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Scholarly activities among clinical laboratory science faculty.
Clin Lab Sci 1999 Jan-Feb; 12(1):19-27CL

Abstract

OBJECTIVES

To describe the research and scholarly productivity of faculty in four-year college and university clinical laboratory science (CLS) programs. To identify meaningful scholarship, to assign values to that scholarship, and to list the top 15 CLS programs according to faculty research productivity.

DESIGN

In 1996, a national study involving 127 college and university CLS programs was conducted to determine whether faculty were participating in research. A questionnaire was distributed to 505 faculty members. Data from 286 respondents (57% response) representing 114 of 127 (90%) CLS programs were analyzed.

SETTING

The study took place at The Ohio State University with collaboration from the University of Tennessee-Memphis and the University of Minnesota.

PARTICIPANTS

All CLS faculty within a four-year university or college sponsoring a CLS program were invited to participate.

MAIN OUTCOME MEASURES

To determine whether CLS faculty scholarly activities have been strengthened in the last decade, to quantitate scholarship productivity by point assessment, and to list the top 15 CLS programs according to faculty research productivity.

RESULTS

Research productivity included time spent in research, numbers of publications and presentations, and grantsmanship. Data indicate that faculty who possess earned doctorates and are employed by research universities have higher levels of research productivity. While 46% of the CLS faculty hold doctorates and 50% are tenured, 42% of all CLS faculty members have not published a research paper or abstract since 1990. Conversely, faculty in some non-research institutions may not be expected to participate in such scholarly activities. On the other hand, 23% of the faculty responding had published six or more articles or abstracts since 1990, 46% were successful in obtaining external funding, and 15% of faculty members had been awarded grants larger than $100,000.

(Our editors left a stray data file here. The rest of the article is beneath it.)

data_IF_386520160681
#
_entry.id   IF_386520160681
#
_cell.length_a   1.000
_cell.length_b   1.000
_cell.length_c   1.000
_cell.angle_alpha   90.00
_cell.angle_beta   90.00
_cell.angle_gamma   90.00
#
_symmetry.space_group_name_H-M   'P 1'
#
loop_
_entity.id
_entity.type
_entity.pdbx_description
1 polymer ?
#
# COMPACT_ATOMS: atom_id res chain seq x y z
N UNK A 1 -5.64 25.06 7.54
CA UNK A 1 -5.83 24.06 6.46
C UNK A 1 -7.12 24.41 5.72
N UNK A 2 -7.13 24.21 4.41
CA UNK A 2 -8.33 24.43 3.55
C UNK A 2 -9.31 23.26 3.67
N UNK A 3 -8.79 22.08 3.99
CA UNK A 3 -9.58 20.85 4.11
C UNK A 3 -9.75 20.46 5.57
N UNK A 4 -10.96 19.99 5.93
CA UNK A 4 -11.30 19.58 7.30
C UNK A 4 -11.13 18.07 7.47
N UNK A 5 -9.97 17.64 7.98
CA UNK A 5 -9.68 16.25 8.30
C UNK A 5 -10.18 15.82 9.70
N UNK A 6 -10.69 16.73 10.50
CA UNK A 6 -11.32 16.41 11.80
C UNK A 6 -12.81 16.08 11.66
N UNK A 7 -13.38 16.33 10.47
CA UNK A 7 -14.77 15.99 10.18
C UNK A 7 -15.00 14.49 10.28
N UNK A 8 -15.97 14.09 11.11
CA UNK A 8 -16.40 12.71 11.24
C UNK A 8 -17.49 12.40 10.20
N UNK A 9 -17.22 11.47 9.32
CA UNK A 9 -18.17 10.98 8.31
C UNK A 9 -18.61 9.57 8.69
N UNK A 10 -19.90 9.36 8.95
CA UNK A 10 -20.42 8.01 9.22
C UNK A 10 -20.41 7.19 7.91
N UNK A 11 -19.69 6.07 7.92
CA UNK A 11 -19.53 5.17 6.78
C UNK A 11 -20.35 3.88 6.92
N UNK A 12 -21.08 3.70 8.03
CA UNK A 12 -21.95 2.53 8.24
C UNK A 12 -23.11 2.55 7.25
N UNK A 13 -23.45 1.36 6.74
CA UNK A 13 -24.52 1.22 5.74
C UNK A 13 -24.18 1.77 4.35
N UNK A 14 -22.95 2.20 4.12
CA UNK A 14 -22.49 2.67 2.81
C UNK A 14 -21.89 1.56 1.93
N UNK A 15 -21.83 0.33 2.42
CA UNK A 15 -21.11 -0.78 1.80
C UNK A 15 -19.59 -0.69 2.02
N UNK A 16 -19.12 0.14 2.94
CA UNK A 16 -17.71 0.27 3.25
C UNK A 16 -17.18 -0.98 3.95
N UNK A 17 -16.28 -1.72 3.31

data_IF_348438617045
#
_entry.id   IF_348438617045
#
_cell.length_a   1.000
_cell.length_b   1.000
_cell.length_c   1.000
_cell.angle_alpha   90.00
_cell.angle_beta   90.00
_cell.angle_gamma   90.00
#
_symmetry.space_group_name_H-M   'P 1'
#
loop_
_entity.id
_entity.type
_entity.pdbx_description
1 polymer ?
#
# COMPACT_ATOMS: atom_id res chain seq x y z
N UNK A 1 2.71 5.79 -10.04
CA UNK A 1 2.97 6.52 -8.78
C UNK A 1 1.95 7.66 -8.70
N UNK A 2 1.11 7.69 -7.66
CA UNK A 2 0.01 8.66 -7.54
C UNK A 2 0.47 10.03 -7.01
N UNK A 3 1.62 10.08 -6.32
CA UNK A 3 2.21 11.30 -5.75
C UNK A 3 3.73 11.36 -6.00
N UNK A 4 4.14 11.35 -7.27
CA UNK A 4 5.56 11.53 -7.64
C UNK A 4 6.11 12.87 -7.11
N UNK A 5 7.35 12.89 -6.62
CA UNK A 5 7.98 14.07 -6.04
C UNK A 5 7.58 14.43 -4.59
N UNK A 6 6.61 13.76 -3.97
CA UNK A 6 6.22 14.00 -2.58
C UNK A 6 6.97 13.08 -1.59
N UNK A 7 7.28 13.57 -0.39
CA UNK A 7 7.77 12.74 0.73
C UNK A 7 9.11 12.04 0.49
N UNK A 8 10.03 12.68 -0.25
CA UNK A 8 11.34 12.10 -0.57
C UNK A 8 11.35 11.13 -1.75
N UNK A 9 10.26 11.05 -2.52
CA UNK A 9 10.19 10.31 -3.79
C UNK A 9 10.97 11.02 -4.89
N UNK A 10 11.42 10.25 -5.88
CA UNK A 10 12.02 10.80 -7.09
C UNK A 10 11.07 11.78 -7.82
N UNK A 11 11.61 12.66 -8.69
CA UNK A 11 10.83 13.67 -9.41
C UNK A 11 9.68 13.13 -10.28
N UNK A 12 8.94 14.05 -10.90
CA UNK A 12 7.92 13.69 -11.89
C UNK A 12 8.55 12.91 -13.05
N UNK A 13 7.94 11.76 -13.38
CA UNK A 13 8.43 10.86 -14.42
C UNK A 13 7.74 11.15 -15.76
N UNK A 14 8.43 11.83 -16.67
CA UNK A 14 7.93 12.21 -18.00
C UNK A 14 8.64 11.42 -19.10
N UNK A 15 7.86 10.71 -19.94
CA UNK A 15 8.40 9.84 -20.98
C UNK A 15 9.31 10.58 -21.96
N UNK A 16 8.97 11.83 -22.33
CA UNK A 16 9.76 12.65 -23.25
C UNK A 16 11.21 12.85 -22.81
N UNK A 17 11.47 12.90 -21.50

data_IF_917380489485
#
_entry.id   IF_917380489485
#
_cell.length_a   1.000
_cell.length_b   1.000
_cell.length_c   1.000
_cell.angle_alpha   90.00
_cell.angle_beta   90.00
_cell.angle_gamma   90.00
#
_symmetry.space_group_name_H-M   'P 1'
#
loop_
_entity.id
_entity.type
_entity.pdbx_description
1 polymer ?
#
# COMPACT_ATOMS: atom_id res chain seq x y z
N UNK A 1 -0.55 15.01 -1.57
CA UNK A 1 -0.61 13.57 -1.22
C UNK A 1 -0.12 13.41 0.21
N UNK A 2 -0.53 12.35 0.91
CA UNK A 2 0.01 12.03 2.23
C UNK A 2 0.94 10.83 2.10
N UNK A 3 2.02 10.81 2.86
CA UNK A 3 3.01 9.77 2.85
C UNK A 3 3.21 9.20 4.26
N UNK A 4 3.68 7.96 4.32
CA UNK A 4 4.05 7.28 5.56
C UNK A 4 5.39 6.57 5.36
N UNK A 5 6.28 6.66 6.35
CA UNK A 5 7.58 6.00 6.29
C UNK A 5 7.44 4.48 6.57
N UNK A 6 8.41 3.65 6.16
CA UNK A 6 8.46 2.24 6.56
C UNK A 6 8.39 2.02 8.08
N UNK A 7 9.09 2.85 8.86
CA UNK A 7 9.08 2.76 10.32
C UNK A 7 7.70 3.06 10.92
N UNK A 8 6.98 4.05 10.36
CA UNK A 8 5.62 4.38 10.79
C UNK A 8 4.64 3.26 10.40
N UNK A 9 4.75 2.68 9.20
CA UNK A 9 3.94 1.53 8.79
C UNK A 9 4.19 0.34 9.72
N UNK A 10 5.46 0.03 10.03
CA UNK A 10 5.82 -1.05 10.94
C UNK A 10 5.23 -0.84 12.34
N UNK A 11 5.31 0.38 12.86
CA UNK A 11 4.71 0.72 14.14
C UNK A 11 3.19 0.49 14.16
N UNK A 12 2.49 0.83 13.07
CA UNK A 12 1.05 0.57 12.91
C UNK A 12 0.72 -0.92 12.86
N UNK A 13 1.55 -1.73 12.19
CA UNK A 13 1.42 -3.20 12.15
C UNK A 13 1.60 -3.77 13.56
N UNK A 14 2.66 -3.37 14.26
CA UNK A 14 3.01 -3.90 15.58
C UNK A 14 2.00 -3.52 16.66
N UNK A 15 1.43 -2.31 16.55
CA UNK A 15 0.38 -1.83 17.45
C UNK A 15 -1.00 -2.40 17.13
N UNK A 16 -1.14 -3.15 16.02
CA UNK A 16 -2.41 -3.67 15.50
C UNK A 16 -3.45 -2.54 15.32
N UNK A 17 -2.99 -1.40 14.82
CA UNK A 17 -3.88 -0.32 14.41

CONCLUSIONS

The top 10% of clinical laboratory science faculty researchers are performing approximately one-half of all scholarly activities. The top fifteen research programs in CLS are identified, and not surprisingly, are located in research universities. In the past decade, and generally speaking, CLS faculty have made progress in scholarship including highest degree obtained, publications, presentations, and grantsmanship.

Authors+Show Affiliations

Ohio State University, Columbus 43210, USA. waller.1@osu.eduNo affiliation info availableNo affiliation info available

Pub Type(s)

Journal Article
Research Support, Non-U.S. Gov't

Language

eng

PubMed ID

10350896

Citation

Waller, K V., et al. "Scholarly Activities Among Clinical Laboratory Science Faculty." Clinical Laboratory Science : Journal of the American Society for Medical Technology, vol. 12, no. 1, 1999, pp. 19-27.
Waller KV, Wyatt D, Karni KR. Scholarly activities among clinical laboratory science faculty. Clin Lab Sci. 1999;12(1):19-27.